Did you know that the typical American sleeps an average of fewer than 6 hours per night?
The Center for Disease Control and Prevention (CDC) has declared insufficient sleep as a ‘public health problem.’ And now more and more employers realize that encouraging employees to nap during the workday is more profitable than not! Research from the Rand Corporation found that sleep loss costs the U.S. economy $411 billion and 1.23 million workdays annually.
Daytime drowsiness affects productivity, mood, creativity, and concentration – not to mention that sleep-deprived workers are at a greater risk for diabetes, hypertension, depression, and mortality. Anxiety Disorders Association of America (ADAA) 2006 Stress and Anxiety Disorders Survey found 44% of the top method of managing high levels of stress at work is sleep!
The National Sleep Foundation found that a “power nap” of just 20 minutes can boost your on-the-job performance by 34%, improve alertness, and leave you in an overall better mood. Think that taking a power nap will make you feel even more tired? Think again, a 20-minute nap will keep you in the lightest stage of non-REM sleep, making it easier for you to get up and go without feeling groggy!
So what are some tips to get that power nap in during your day?
- Siesta time – Usually, our bodies start to slow down around 2 PM-3 PM, so schedule your nap to be a part of your day. If it is on your calendar, it is less likely that you will forget.
- Props – Bring items to work that remind you of sleep like fuzzy socks to slip on at your desk, an eye mask, earplugs, lavender oil, or a neck pillow.
- Find a nice, quiet area – many companies have begun investing in dedicated nap areas by purchasing couches or nap pods. If these are not available to you, find a quiet room or nap in the car.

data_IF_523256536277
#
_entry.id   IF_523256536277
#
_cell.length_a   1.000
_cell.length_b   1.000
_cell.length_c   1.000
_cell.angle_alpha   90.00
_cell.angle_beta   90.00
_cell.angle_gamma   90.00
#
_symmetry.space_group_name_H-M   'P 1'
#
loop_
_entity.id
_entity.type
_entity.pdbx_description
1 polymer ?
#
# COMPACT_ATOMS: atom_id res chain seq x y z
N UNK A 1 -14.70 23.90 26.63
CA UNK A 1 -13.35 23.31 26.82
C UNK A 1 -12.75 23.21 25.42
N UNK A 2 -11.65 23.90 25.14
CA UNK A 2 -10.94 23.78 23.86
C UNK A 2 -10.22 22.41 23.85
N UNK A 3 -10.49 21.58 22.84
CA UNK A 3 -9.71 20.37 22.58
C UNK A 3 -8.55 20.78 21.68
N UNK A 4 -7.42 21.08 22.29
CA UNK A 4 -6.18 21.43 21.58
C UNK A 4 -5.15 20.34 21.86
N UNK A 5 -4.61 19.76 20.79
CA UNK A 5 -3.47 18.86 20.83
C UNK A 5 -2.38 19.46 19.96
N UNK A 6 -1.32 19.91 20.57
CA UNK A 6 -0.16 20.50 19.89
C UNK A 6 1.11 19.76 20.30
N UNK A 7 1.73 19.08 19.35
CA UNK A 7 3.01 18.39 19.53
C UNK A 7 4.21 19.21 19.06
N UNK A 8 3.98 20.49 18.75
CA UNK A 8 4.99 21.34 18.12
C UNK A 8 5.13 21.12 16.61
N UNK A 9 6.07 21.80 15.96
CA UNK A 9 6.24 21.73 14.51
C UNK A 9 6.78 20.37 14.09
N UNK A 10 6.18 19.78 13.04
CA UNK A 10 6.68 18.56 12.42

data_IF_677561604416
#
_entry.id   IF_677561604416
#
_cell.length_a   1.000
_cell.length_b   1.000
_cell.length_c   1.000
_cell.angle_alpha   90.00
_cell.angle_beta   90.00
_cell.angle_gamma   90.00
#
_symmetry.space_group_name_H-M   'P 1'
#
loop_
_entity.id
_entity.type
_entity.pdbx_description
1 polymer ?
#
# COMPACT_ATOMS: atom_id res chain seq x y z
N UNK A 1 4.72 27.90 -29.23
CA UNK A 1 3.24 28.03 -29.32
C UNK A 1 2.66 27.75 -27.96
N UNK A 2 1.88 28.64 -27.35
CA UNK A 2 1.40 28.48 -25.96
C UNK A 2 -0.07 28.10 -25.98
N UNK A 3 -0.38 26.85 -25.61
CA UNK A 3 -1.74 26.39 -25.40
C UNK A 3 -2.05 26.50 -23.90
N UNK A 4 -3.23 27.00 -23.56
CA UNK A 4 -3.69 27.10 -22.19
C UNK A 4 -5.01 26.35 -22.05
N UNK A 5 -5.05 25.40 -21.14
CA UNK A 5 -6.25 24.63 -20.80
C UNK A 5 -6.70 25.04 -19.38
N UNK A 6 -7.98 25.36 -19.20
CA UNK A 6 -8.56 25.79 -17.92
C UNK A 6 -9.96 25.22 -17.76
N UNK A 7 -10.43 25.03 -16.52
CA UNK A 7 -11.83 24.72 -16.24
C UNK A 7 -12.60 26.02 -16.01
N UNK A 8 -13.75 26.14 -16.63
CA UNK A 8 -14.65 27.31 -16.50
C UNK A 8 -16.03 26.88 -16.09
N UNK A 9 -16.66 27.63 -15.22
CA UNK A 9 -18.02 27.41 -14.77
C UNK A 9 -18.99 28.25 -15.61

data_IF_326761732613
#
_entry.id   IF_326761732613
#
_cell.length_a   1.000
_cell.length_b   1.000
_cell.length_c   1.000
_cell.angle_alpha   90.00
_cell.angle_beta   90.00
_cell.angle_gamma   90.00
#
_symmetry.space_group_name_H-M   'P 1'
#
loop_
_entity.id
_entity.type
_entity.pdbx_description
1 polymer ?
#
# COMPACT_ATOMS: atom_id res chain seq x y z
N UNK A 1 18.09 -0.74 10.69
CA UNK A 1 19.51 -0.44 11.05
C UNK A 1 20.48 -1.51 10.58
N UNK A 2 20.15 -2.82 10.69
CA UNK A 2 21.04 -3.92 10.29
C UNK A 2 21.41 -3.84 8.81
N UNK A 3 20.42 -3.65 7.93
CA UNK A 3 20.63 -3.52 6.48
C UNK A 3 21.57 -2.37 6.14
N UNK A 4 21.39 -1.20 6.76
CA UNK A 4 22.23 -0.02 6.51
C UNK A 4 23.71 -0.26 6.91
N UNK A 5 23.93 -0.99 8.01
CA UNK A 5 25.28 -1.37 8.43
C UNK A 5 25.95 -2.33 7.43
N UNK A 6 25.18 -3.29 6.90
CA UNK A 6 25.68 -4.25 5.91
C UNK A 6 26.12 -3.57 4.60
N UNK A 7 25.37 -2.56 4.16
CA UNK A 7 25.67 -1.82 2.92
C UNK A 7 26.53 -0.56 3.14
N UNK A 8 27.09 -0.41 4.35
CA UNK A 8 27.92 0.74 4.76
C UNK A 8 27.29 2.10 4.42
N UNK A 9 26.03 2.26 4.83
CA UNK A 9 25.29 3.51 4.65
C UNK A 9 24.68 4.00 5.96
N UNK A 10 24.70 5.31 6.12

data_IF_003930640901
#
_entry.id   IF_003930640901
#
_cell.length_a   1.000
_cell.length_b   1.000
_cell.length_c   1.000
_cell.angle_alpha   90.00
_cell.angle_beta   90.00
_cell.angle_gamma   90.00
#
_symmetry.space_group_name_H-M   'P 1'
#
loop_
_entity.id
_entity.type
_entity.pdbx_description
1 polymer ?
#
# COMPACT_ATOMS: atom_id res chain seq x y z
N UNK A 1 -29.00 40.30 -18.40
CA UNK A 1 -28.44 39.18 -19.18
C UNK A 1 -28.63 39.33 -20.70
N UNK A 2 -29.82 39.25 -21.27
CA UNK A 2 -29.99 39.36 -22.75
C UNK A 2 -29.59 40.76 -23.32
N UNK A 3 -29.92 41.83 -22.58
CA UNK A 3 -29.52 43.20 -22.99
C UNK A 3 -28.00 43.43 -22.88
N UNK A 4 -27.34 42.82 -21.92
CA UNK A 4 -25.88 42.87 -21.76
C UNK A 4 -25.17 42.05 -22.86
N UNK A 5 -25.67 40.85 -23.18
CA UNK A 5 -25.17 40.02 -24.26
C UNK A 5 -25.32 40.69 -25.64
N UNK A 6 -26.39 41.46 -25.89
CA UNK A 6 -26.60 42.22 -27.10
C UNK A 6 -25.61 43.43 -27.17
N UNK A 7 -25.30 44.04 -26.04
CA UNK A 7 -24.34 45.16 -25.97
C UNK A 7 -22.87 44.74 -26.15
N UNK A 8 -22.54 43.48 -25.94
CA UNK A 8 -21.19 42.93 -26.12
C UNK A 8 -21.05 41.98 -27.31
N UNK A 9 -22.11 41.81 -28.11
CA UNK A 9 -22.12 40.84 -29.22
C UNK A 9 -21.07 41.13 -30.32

- It can wait – encourage positive sleep habits by silencing your electronics, so those emails can wait.
Sleeping on the job is one of those workplace taboos — like leaving your desk for lunch or taking an afternoon walk — that we’re taught to look down on. Times are changing and this is not the case anymore. Positive sleep habits are detrimental to the workplace, so it is time to get nappin’!
Hafner, et al. “Sleep Deprivation Has Economic, Physical, and Social Consequences.” RAND Corporation, 30 Nov. 2016, www.rand.org/pubs/research_reports/RR1791.html.
Herrera, Tim. “Take Naps at Work. Apologize to No One.” The New York Times, The New York Times, 23 June 2017, www.nytimes.com/2017/06/23/smarter-living/take-naps-at-work-apologize-to-no-one.html.
“How to Nap at Work and Stay Productive.” Sleep.org, www.sleep.org/articles/napping-at-work/.
“Should Your Company Allow Napping at Work?” Anthem | The Benefits Guide, 12 Nov. 2018, thebenefitsguide.com/sleeping-on-the-job-why-letting-employees-nap-at-work-boosts-health-and-productivity/.
“What Is the Ideal Nap Length.” Sleep.org, www.sleep.org/articles/how-long-to-nap/.
Zimmerman, Kaytie. “It’s Time To Start Taking Naps At Work.” Forbes, Forbes Magazine, 1 Feb. 2018, www.forbes.com/sites/kaytiezimmerman/2018/02/01/time-start-taking-naps-work/#3c6f174e78b6.